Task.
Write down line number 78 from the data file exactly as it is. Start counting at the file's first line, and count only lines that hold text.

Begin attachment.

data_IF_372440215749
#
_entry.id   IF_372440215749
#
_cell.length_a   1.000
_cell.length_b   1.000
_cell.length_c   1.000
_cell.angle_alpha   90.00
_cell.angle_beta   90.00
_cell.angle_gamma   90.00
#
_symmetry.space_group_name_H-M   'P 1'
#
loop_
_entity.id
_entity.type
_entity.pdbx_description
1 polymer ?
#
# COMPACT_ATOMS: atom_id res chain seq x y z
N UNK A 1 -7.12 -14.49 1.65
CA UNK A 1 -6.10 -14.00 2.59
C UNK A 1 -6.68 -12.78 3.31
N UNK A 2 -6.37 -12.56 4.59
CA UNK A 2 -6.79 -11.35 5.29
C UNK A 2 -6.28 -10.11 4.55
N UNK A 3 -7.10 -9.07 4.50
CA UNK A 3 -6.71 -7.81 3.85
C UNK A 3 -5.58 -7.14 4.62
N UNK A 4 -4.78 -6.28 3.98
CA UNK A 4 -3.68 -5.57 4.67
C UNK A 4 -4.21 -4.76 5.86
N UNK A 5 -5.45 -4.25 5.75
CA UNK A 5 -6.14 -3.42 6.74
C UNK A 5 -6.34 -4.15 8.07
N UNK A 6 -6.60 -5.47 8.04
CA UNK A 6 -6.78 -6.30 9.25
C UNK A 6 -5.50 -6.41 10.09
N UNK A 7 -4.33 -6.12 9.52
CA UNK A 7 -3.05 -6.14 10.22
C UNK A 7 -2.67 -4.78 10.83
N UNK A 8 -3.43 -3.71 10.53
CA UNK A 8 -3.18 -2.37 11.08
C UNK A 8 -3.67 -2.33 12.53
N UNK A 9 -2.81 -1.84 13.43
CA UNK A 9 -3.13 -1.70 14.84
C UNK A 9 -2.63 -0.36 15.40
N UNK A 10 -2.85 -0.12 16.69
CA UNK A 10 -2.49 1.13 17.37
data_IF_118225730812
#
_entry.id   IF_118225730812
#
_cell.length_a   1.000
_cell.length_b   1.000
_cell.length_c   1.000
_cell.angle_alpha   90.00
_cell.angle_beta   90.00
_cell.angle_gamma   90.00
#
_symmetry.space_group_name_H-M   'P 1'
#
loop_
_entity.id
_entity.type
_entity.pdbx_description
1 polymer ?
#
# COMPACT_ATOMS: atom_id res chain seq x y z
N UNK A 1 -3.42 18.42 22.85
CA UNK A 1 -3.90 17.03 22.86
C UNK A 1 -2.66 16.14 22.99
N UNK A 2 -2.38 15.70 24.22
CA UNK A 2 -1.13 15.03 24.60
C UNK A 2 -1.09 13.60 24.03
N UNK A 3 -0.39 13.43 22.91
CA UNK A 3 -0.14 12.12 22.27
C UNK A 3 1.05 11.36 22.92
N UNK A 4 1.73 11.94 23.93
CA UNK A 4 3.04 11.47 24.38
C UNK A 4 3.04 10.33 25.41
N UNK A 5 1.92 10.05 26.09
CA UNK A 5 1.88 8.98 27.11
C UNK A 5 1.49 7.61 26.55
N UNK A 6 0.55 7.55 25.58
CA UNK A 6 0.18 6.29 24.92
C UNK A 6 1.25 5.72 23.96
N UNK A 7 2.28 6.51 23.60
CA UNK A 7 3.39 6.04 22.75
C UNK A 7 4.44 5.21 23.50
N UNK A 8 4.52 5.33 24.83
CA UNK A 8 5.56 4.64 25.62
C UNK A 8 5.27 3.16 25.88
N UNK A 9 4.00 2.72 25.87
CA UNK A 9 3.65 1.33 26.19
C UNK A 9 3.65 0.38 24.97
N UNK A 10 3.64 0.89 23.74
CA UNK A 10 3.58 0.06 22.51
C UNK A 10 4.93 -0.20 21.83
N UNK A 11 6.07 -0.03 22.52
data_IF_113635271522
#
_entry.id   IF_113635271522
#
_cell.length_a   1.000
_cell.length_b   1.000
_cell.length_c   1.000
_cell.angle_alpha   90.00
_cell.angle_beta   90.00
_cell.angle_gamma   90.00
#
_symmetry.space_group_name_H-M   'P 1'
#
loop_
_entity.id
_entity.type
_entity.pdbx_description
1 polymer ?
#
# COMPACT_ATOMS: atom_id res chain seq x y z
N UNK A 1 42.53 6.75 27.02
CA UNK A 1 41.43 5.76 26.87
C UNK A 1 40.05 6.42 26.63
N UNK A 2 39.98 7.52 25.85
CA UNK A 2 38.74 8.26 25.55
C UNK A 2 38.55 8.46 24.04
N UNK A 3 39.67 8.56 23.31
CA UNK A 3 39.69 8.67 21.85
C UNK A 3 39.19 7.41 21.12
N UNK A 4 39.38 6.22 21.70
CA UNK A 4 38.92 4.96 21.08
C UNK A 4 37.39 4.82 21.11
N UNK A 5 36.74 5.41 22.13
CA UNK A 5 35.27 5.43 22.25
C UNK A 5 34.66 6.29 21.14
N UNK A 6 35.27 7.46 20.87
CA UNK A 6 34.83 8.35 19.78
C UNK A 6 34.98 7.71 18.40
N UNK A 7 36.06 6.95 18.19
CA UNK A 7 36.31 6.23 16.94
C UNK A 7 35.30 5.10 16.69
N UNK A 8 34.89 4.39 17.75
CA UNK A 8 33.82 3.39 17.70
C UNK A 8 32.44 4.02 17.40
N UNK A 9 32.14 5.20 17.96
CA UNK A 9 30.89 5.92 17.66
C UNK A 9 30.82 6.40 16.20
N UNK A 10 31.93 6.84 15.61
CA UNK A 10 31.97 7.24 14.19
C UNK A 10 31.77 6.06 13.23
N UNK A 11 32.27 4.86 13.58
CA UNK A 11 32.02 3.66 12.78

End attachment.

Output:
C UNK A 3 1.05 11.36 22.92